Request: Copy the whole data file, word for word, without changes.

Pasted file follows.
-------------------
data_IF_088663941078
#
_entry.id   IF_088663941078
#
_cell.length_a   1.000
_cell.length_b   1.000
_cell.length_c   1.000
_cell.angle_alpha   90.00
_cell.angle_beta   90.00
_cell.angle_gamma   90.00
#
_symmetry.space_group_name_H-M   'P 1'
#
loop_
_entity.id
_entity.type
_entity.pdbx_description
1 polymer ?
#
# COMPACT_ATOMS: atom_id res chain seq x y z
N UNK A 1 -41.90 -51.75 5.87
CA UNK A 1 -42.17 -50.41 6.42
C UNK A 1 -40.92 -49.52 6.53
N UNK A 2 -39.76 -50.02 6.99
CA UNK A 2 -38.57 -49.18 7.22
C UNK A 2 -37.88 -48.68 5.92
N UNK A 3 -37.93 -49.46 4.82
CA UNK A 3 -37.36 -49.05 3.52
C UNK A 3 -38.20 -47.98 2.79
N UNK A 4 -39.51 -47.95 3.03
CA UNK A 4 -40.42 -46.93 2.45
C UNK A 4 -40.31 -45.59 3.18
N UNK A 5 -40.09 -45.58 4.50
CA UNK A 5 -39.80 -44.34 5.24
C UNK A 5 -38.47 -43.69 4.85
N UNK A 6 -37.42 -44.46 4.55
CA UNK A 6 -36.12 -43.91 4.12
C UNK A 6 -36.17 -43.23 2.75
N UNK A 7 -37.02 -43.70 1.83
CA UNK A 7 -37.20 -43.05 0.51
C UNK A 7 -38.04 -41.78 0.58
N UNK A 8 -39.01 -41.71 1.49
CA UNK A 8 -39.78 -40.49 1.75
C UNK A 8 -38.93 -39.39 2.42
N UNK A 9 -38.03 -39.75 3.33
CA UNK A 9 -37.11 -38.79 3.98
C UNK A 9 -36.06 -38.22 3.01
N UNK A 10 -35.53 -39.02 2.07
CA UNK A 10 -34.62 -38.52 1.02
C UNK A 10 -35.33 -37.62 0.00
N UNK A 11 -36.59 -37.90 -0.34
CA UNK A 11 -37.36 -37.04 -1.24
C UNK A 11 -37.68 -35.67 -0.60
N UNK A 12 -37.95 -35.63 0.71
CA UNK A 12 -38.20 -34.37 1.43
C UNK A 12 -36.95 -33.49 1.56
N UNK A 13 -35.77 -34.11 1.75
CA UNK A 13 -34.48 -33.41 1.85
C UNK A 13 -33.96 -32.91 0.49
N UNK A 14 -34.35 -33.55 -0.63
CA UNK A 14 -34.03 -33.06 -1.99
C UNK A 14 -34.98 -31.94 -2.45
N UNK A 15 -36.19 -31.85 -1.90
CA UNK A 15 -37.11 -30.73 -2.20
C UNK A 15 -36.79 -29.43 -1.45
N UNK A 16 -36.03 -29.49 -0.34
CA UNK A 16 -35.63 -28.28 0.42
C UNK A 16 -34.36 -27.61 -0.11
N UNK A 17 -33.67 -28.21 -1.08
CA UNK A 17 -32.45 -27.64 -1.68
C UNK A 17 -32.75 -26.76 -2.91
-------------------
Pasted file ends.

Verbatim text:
data_IF_088663941078
#
_entry.id   IF_088663941078
#
_cell.length_a   1.000
_cell.length_b   1.000
_cell.length_c   1.000
_cell.angle_alpha   90.00
_cell.angle_beta   90.00
_cell.angle_gamma   90.00
#
_symmetry.space_group_name_H-M   'P 1'
#
loop_
_entity.id
_entity.type
_entity.pdbx_description
1 polymer ?
#
# COMPACT_ATOMS: atom_id res chain seq x y z
N UNK A 1 -41.90 -51.75 5.87
CA UNK A 1 -42.17 -50.41 6.42
C UNK A 1 -40.92 -49.52 6.53
N UNK A 2 -39.76 -50.02 6.99
CA UNK A 2 -38.57 -49.18 7.22
C UNK A 2 -37.88 -48.68 5.92
N UNK A 3 -37.93 -49.46 4.82
CA UNK A 3 -37.36 -49.05 3.52
C UNK A 3 -38.20 -47.98 2.79
N UNK A 4 -39.51 -47.95 3.03
CA UNK A 4 -40.42 -46.93 2.45
C UNK A 4 -40.31 -45.59 3.18
N UNK A 5 -40.09 -45.58 4.50
CA UNK A 5 -39.80 -44.34 5.24
C UNK A 5 -38.47 -43.69 4.85
N UNK A 6 -37.42 -44.46 4.55
CA UNK A 6 -36.12 -43.91 4.12
C UNK A 6 -36.17 -43.23 2.75
N UNK A 7 -37.02 -43.70 1.83
CA UNK A 7 -37.20 -43.05 0.51
C UNK A 7 -38.04 -41.78 0.58
N UNK A 8 -39.01 -41.71 1.49
CA UNK A 8 -39.78 -40.49 1.75
C UNK A 8 -38.93 -39.39 2.42
N UNK A 9 -38.03 -39.75 3.33
CA UNK A 9 -37.11 -38.79 3.98
C UNK A 9 -36.06 -38.22 3.01
N UNK A 10 -35.53 -39.02 2.07
CA UNK A 10 -34.62 -38.52 1.02
C UNK A 10 -35.33 -37.62 0.00
N UNK A 11 -36.59 -37.90 -0.34
CA UNK A 11 -37.36 -37.04 -1.24
C UNK A 11 -37.68 -35.67 -0.60
N UNK A 12 -37.95 -35.63 0.71
CA UNK A 12 -38.20 -34.37 1.43
C UNK A 12 -36.95 -33.49 1.56
N UNK A 13 -35.77 -34.11 1.75
CA UNK A 13 -34.48 -33.41 1.85
C UNK A 13 -33.96 -32.91 0.49
N UNK A 14 -34.35 -33.55 -0.63
CA UNK A 14 -34.03 -33.06 -1.99
C UNK A 14 -34.98 -31.94 -2.45
N UNK A 15 -36.19 -31.85 -1.90
CA UNK A 15 -37.11 -30.73 -2.20
C UNK A 15 -36.79 -29.43 -1.45
N UNK A 16 -36.03 -29.49 -0.34
CA UNK A 16 -35.63 -28.28 0.42
C UNK A 16 -34.36 -27.61 -0.11
N UNK A 17 -33.67 -28.21 -1.08
CA UNK A 17 -32.45 -27.64 -1.68
C UNK A 17 -32.75 -26.76 -2.91